The future is here, and it is Kamala Harris.
I will admit: as someone who was a Warren supporter during the primary season and still identified proudly as a Warren Democrat, I was pleasantly surprised at how excited I was to see the subject line of an email from a friend: “It’s Harris.” After eight years of Obama, I have no illusions that an African American politician is going to save us. However, I have liked Harris from the moment I saw first saw her grilling Jeff Sessions in the spring of 2017, causing him to whimper that she was “talking too fast” and making him “nervous.”
It was a terrific entrance onto the national stage, and although I would agree with those who criticized her presidential run as unfocused and ill-managed, none of that matters now. She is working with a crack team as part of the Biden ticket, and with a seasoned campaigner who probably knows more about running for office than any active politician in the United States today.
What should we expect?
Some version of “I wanted a woman (of color), just not that one” from fellow progressive Democrats. Yes, she was a prosecutor. You know what? So was Bobby Kennedy. Go here for what seems like a relatively even-handed analysis of Harris’s record by German Lopez at Vox (August 12, 2020).
Disgusting, racist attacks. What will Kamala do in response to the 8chan crowd generating vile memes and tweets, that will then be mainstreamed by the Trump digital team? Well, there’s a playbook. Remember when Rosanne Barr posted that tweet about Susan Rice? If you don’t, you can look at it here: but what Susan Rice did was re-tweet it. Because that whole thing about bullies being frightened, angry people is right — and the more you expose what they have done, and the more dignified you are in doing that, the more likely it is that they will have to answer for it.
That Trump will come up with a better nickname than “Phony Kamala” (I believe it is a reference to the stupid idea propagated on right-wing Twitter that Harris isn’t “really” African-American because her parents are immigrants.) But it won’t matter. It isn’t 2016 anymore and, having put up with this terrible man and his equally awful staff for almost four years, Americans are far less shockable than we once were. “Nasty woman?” Yeah, yeah, yeah. What else is new? Except for the fact that QAnon is now a political movement, and Trump is trying to defund the postal service as a voter suppression strategy, everything we have seen from the campaign so far seems like a retread.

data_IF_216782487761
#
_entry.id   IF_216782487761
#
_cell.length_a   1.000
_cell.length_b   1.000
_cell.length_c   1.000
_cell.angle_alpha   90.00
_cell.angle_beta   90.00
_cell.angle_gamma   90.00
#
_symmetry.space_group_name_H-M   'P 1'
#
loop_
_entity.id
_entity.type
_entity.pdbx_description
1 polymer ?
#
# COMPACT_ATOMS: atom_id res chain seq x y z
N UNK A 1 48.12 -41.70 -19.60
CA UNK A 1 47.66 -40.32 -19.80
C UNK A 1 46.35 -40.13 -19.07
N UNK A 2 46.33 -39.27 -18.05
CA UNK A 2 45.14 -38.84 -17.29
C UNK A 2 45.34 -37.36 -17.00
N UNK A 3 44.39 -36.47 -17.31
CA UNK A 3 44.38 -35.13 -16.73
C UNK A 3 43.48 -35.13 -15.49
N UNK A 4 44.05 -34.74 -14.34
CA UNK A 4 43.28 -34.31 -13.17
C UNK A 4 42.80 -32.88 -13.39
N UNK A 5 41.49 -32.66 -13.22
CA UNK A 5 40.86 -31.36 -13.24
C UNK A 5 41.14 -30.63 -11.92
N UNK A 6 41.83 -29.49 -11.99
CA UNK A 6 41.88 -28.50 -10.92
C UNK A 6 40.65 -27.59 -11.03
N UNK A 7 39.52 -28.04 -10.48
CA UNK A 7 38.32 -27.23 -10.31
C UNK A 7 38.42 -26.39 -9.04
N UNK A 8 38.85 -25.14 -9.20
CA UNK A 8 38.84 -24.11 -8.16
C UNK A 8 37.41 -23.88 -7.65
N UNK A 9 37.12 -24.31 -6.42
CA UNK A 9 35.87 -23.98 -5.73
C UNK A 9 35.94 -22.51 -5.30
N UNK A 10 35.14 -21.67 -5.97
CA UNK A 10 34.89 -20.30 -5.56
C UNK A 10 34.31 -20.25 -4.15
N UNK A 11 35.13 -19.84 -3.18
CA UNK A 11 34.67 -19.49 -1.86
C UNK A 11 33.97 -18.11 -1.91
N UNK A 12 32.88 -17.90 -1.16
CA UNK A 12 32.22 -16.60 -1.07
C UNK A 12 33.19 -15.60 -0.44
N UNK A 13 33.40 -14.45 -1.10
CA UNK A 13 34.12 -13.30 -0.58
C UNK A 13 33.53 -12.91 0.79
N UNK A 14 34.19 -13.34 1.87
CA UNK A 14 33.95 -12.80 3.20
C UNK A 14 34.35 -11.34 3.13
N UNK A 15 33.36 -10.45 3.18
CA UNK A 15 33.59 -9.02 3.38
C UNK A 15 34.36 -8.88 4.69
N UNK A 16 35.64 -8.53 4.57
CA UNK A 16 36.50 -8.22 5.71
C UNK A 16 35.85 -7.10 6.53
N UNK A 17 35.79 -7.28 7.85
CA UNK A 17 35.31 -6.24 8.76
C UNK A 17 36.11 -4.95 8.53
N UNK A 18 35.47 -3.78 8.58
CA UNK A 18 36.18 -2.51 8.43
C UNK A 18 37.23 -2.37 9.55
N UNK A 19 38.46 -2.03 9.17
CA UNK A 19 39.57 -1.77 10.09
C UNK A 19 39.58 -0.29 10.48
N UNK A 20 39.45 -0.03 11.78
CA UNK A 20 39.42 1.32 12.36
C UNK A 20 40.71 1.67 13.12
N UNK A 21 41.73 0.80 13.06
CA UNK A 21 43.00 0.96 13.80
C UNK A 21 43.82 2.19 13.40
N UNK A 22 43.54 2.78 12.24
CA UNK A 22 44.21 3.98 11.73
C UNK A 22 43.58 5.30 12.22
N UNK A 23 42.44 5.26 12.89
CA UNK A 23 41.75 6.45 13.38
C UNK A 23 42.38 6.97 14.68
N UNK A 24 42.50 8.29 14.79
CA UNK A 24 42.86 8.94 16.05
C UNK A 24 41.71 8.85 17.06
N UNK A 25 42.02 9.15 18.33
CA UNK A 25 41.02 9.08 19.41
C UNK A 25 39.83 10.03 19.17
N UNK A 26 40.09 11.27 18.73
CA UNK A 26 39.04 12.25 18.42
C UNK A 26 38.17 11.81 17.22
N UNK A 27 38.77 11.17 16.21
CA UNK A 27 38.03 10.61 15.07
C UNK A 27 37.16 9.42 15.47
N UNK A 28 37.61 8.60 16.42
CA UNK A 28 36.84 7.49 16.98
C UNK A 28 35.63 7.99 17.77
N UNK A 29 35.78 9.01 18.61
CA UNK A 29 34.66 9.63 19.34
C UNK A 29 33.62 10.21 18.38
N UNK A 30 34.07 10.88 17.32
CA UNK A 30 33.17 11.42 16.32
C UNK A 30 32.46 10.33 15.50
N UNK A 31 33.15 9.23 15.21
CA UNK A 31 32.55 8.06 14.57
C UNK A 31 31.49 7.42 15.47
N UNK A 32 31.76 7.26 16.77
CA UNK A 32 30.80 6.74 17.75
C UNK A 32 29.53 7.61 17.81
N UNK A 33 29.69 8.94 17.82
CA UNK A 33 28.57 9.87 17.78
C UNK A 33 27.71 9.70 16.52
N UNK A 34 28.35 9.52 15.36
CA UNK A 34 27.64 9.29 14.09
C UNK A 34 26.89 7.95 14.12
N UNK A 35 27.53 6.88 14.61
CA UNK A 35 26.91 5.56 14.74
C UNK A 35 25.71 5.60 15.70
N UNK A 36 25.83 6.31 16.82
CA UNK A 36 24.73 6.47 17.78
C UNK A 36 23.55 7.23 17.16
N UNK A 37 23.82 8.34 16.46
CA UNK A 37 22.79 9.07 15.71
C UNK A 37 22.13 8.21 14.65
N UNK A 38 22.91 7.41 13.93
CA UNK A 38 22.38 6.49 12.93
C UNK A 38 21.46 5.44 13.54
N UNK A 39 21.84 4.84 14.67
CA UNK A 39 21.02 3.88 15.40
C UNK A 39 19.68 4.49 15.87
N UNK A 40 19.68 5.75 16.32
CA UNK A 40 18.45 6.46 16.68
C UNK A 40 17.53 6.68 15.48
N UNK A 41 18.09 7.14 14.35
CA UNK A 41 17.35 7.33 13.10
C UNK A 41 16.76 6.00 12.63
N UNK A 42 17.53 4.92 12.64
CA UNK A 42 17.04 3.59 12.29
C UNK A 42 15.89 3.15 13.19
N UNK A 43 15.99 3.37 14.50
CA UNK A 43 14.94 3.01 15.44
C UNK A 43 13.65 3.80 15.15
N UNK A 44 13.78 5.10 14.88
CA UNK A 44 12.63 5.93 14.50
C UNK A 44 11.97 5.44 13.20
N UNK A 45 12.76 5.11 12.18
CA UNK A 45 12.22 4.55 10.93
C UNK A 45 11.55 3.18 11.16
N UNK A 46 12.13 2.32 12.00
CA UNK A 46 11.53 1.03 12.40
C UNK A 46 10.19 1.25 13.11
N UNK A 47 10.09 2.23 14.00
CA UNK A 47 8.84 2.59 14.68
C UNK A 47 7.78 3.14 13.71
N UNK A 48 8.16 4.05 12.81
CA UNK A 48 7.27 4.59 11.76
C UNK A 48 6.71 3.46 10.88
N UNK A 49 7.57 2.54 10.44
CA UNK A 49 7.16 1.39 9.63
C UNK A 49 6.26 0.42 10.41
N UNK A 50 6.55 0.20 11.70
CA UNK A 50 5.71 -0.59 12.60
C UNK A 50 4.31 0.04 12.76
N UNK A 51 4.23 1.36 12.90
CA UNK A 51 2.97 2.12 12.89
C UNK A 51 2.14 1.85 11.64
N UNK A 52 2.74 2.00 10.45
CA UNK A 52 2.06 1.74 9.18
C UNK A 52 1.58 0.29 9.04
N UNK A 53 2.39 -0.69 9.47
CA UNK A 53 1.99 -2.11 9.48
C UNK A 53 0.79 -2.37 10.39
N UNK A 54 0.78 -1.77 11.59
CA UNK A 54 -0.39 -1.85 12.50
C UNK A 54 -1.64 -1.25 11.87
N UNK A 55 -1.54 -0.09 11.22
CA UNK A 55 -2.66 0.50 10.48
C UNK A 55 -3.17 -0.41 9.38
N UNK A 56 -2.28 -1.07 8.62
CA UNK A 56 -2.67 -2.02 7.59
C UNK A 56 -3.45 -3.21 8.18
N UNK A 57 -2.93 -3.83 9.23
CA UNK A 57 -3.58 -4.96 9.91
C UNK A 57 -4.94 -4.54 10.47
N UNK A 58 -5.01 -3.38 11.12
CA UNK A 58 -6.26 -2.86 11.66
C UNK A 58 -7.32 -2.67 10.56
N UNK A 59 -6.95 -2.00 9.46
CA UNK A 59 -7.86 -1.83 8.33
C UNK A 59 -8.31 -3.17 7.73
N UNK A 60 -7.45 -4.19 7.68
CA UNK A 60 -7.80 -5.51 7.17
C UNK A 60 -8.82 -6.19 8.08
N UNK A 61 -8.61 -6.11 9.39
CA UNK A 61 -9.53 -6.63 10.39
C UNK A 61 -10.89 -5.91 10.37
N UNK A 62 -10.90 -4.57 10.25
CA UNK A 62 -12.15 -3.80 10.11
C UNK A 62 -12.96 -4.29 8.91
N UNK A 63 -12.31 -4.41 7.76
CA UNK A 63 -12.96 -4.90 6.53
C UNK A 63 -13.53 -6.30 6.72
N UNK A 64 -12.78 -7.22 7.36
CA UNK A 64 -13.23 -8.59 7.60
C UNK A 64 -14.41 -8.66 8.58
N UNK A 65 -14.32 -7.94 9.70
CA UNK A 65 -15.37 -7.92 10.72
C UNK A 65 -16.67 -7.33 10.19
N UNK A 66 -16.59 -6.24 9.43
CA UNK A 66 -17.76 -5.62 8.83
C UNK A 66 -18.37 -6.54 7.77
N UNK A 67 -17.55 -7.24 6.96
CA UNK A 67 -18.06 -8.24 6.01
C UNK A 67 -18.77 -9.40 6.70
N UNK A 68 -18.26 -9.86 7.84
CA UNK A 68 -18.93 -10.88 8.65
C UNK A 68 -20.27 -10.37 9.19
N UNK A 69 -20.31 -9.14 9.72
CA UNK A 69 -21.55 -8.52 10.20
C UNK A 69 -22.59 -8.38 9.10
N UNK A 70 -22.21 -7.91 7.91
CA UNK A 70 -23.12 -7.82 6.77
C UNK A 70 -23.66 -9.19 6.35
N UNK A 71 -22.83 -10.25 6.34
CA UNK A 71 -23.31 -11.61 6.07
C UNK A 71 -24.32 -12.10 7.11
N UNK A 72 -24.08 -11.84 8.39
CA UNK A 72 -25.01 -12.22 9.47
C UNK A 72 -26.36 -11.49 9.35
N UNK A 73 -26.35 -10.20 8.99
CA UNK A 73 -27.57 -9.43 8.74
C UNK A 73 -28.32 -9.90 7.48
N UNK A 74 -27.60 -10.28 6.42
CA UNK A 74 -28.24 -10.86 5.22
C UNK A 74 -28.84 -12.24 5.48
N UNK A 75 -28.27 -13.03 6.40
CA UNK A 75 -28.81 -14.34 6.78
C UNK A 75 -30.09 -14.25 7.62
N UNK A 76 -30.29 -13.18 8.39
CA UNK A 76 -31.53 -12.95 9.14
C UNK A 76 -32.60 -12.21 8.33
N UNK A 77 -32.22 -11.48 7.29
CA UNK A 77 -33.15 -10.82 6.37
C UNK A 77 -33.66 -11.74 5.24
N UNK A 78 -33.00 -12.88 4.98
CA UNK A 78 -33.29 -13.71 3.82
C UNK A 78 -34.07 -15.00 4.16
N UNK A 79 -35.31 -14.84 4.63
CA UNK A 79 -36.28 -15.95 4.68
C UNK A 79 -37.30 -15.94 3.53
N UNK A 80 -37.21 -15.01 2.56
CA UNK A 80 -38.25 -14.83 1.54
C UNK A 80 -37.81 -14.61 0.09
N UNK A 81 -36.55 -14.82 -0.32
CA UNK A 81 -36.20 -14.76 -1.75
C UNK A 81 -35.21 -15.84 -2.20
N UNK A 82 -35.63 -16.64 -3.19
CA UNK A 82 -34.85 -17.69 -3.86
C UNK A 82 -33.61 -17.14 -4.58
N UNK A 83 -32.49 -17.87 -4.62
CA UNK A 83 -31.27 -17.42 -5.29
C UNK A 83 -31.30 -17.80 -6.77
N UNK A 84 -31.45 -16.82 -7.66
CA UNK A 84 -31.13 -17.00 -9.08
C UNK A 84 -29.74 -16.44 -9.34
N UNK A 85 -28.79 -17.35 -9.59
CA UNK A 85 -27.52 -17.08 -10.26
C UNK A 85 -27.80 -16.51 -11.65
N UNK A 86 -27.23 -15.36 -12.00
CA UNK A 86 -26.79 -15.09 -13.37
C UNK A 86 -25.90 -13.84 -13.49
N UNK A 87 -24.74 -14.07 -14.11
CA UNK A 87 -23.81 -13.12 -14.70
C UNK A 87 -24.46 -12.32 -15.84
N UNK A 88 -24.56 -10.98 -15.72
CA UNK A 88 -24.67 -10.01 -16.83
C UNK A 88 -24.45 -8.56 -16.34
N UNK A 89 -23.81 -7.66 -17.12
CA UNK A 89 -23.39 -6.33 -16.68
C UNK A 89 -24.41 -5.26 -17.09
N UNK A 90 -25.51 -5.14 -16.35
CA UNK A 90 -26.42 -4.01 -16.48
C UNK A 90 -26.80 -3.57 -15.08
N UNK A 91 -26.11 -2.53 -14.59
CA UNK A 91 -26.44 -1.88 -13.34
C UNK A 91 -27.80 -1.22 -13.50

The presidential ticket will underwhelm young people on the left. Short of a Sanders-AOC bid, this was inevitable: don’t think that Warren (who DSA’rs, at least, seemed to loathe) or any other Democrat would have been a more appealing Veep. What should Democrats do about this? My feeling is: don’t argue; support the young, thank them for what they have done so far, and encourage them to back a down-ballot race that does reflect their values. Young people, and DSA in particular, have done a fantastic job of changing the political conversation in the United States, and we owe them more than a condescending lecture about how politics “really works.” Instead, engaged youth can head on over to the Justice Democrats webpage and pick a candidate; they can register people to vote in their community as part of their regular organizing activities, and they can volunteer to work at the polls on Election Day. There are even more progressive candidates running for state and local offices. These are all crucial races, and you know what? It’s the local grassroots candidates that energize voters: almost nobody splits their ticket anymore.
Black women, particularly boomers, will work their hearts out, and it will put Biden-Harris over the top. Remember, if it had been up to Black women, we would have had Hillary Clinton too. If you think #BlackLivesMatter, one way to show it is to get rid of Donald Trump and giving Joe Biden and Kamala Harris an overwhelming mandate to reverse the racism his administration has promoted. Voter suppression has been part of the GOP playbook since the 1970s, so donate to organizations (like this one, or this one), that are getting people of color registered to vote, helping them obtain whatever identification they need, and organizing absentee and mail-in voting. The women will take care of the rest, I promise you.
And follow this site for the rest of the campaign starting with reports Monday through Thursday for the next two weeks, as the Democratic and Republican conventions play out.
What I’m reading
Martha S. Jones argues that generations of Black women have earned that Vice Presidential nomination: “Black women in politics are no longer a ‘first.’ They are a force.” (Washington Post, August 13, 2020)
Joan Walsh on why “Kamala Harris Makes History, Many Times Over,” (The Nation, August 12, 2020)
Max Boot on the rising tide of QAnon nutjobs (why dignify them with the moniker “conspiracy theorists” when they have no theory?) in the GOP. (“Republicans are becoming the QAnon Party,” Washington Post, August 12, 2020)
James Traub on why Joe Biden didn’t need a Veep with foreign policy chops. (Foreign Policy, August 12, 2020)
Bill Grueskin at The Columbia Journalism Review sez: “Stop calling racist rhetoric a ‘dog whistle’”—it’s just racist. (August 10, 2020)
And a listen:
Two of my favorite novelists speak across generations: Kaitlyn Greenidge and Russell Banks, “On the Past and Present of Protest and White Backlash,” at fiction/non/fiction, a LitHub podcast (August 13, 2020)